Federal Reserve Announcement

Federal Reserve Announcement

September 29, 2022

September 21st the Federal Reserve announced that they would be increasing their Federal Funds Interest Rate by 0.75% and provided guidance that they expect to increase the rate by another roughly 1.5% by the end of the year.  The interest rate hike was expected, but the guidance was more extreme than expected.  Here are highlights separated by what I consider good and bad moving forward.


  • I will get right to the point; this Federal Reserve announcement does not make sense to me. The Fed Funds Rate at the beginning of the year was basically 0% and now is roughly 3%.  There are very few times in history that we have increased interest rates this aggressively.  This has caused the average 30-year mortgage rate to move from 3% at the start the year to over 6% now.  The U.S. dollar has strengthened to 20-year highs which causes imports to be cheaper, but our exports to be more expensive.  This all feels more extreme than necessary.
  • When the Federal Reserve raises or lowers their interest rate, it is estimated that it takes 4-6 months to influence our economy. Since the first interest rate increase was in March of 2022, that would mean that we are only now beginning to feel the effects from the first interest rate increases.  Why not pause to take inventory to see if more is needed.  I don’t see the benefit of then lowering interest rates if the Federal Reserve determines that they have gone too far.    
  • I’m borrowing this from Josh Brown (CNBC Commentator) who tweeted the following: “This recession is necessary to prevent the next recession. -Fed policy, literally” I have been firmly in the camp that I don’t think we will have a recession as unemployment and other measures of the health of the economy have stayed relatively strong.  One of my caveats for concern were that we did not experience a policy error from the government, foreign government, or a global Central Bank.   What do I mean by policy error?  This would be raising taxes aggressively, cutting government spending aggressively, China expanding their Zero COVID policy, more spillover from the Russian Invasion and/or the Federal Reserve completely performing a U-Turn to go from a significant supporter of our economy to create a mandate to slow our economy.  Remember, the Federal Reserve kept telling us inflation would be short lived, so they are now responding to their own mistake.  At what point do we ask if they are more focused on their own credibility versus there actual job function.  Does this mean that everything is doom and gloom?  Let’s look at the Good.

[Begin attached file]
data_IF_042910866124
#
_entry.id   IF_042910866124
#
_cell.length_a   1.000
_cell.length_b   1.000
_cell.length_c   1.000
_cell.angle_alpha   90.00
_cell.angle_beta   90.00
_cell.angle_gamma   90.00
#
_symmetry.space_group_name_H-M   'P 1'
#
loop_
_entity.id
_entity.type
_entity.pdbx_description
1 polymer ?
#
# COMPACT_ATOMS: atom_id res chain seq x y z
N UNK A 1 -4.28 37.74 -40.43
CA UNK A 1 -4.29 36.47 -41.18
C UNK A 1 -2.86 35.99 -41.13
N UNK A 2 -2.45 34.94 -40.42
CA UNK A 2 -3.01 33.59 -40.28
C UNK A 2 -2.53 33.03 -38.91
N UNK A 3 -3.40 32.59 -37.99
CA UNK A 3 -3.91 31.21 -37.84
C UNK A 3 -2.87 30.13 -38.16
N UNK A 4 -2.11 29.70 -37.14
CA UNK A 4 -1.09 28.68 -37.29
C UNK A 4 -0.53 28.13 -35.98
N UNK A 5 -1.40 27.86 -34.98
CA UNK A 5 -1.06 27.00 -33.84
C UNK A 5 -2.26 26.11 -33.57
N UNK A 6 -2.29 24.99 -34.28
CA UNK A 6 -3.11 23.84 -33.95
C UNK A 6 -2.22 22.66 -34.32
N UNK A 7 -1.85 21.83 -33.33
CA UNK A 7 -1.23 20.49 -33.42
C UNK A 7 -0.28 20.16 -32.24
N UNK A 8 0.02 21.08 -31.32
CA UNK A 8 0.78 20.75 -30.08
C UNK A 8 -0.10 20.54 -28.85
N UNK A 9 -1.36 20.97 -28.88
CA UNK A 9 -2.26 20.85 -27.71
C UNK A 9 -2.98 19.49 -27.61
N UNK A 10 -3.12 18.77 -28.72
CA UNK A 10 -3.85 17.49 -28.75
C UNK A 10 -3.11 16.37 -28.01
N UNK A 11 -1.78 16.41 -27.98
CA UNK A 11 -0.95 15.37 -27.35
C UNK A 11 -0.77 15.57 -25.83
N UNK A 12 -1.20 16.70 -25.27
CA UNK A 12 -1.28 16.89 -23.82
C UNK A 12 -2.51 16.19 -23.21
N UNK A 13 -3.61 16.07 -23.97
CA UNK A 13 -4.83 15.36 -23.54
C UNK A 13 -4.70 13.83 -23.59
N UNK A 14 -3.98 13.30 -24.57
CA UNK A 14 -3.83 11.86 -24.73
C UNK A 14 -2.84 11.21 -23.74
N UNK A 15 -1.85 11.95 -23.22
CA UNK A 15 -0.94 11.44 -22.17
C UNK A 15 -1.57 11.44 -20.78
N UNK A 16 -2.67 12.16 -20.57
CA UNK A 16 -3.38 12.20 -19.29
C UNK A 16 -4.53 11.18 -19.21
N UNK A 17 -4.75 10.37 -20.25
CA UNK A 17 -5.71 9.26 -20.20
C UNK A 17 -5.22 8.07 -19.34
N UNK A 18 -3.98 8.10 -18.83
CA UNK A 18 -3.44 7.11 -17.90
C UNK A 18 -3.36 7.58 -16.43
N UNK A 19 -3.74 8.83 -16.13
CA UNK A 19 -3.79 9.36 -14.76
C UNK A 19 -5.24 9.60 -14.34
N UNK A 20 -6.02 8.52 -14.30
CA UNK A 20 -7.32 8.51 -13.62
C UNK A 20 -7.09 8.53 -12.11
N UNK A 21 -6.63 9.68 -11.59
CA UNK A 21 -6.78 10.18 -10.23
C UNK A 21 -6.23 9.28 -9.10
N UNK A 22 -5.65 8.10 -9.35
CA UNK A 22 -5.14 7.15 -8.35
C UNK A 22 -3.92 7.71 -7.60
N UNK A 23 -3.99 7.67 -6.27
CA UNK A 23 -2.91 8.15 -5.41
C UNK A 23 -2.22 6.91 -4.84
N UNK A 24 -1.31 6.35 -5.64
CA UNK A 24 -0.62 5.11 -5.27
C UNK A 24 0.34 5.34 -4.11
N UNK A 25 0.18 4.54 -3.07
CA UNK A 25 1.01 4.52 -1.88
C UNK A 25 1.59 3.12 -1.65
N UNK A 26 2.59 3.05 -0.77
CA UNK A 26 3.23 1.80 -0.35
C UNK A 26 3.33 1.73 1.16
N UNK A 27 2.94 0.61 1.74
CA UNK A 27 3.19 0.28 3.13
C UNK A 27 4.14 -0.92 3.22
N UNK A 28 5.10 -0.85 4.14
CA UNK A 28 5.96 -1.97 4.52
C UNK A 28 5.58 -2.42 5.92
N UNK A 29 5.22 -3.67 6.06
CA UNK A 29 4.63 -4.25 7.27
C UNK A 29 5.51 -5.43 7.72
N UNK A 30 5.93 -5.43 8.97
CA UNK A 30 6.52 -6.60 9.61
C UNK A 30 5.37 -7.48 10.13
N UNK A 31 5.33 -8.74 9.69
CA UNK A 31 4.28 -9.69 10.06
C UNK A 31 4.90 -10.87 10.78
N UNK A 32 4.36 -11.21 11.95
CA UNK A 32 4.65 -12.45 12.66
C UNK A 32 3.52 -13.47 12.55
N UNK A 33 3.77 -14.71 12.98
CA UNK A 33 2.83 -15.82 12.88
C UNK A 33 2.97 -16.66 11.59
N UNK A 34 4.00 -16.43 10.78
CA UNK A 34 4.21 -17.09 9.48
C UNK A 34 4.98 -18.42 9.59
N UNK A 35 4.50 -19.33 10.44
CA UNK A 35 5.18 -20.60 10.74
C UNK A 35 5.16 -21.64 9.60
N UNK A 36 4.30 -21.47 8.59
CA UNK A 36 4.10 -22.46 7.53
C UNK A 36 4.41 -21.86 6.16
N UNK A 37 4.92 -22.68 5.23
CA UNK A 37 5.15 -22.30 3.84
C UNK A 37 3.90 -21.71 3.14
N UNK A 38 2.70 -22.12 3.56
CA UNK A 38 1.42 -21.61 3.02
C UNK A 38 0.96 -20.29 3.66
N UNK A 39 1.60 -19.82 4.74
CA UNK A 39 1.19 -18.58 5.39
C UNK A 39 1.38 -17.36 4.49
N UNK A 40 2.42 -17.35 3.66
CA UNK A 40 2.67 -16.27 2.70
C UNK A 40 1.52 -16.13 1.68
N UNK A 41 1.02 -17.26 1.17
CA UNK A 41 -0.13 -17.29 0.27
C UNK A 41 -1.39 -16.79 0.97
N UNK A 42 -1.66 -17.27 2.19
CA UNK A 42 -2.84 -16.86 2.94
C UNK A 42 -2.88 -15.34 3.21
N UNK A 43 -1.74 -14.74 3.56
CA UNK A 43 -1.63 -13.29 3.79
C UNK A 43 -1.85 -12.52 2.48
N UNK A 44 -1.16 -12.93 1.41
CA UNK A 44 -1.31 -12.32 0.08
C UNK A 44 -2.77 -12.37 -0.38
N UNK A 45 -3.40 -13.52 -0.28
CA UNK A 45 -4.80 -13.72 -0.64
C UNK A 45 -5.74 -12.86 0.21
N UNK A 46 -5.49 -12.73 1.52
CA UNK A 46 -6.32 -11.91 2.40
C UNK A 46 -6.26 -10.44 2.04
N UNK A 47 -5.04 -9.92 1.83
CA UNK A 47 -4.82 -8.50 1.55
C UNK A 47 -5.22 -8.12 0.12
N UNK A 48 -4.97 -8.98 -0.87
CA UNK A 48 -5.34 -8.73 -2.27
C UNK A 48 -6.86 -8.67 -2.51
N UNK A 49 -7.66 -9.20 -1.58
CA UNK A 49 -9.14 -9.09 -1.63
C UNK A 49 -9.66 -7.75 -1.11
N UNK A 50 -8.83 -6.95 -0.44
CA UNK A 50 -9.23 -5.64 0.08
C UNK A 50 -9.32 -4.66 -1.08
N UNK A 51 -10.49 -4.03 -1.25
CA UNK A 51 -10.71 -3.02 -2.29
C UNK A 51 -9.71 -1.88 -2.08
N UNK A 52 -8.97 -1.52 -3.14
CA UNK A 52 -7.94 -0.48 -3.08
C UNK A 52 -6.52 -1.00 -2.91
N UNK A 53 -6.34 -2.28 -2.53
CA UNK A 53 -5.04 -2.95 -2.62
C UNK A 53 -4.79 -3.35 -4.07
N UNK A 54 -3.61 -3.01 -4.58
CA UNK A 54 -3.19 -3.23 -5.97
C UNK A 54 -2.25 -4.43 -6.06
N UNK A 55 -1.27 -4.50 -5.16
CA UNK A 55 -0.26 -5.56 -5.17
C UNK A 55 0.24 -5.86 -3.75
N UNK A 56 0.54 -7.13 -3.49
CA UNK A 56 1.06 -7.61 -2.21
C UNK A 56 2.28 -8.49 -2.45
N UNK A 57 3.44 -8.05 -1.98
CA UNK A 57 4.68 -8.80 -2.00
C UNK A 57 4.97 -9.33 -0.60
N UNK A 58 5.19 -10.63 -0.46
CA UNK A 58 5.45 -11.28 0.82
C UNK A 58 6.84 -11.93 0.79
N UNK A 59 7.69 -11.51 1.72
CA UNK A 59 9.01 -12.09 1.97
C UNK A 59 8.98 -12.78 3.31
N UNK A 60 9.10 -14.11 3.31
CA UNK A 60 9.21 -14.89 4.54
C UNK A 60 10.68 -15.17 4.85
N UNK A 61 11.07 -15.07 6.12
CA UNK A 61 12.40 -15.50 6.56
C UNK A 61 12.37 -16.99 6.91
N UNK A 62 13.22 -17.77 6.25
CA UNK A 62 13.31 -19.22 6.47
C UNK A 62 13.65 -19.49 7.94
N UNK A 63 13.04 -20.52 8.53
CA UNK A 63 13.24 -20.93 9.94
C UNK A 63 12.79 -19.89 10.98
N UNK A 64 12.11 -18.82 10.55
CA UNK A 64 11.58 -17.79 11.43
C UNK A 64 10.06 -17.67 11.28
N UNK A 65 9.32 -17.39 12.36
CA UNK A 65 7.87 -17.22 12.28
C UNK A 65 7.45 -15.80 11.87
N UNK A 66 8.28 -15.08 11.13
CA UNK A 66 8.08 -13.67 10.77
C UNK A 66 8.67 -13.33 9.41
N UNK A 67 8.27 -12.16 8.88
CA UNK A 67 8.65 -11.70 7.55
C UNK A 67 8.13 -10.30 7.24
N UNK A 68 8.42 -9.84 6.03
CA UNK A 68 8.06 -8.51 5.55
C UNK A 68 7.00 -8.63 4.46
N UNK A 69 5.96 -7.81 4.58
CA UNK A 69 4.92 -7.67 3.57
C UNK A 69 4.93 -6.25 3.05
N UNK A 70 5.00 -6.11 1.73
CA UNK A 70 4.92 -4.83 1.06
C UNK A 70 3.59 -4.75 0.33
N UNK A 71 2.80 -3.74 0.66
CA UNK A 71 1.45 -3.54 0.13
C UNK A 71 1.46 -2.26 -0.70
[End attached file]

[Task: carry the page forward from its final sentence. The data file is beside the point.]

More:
• The Federal Reserve keeps referencing old inflation data. The input costs that lead to future inflation have been declining.  This sets up an interesting scenario were one of the next inflation reports shows a significant decrease in inflation which could ignite a significant rally.  Wall Street could read this as the Federal Reserve can stop their interest rate hikes.  Also, picture this scenario, Social Security recipients experience a 8-9% increase in their income at the same time inflation comes down.  This could lead them to have excess income against their expenses.  Now expand this scenario to workers that receive a large increase in their income to offset past inflation, but inflation instead comes down.  Same thing, they would have more to spend.
  • If you are thinking that can’t happen because the Federal Reserve has prognosticated differently, please don’t. The Federal Reserve has been terrible at predicting the future.  I was at a speech by a Fed Governor, and he made jokes about how poor the Federal Reserve’s crystal ball has been.
  • The unemployment rate is still at basically all-time lows. We still have too many job openings for the people willing to take them.  One of the reasons why larger drops happen in the stock market are laid off workers need to use their retirement savings to live until they are hired again.  If the unemployment rate stays low, then workers are still adding to their retirement savings.
  • Finally, the yield curve that I keep referencing as a sign of a future recession (3 Month Treasury Bills vs. 10 Year Treasury Bonds) is still not inverted. As I have written previously, if this inverts for one quarter, the chances of a recession are usually very high.  The fact that it has not so far is an encouraging sign.


So where does this leave us?  I maintain my belief that we are in the process of weathering the inflation storm if you will, but the Federal Reserve is making me less confident then I was.  We will keep monitoring and the next couple inflation reports are going to be very interesting.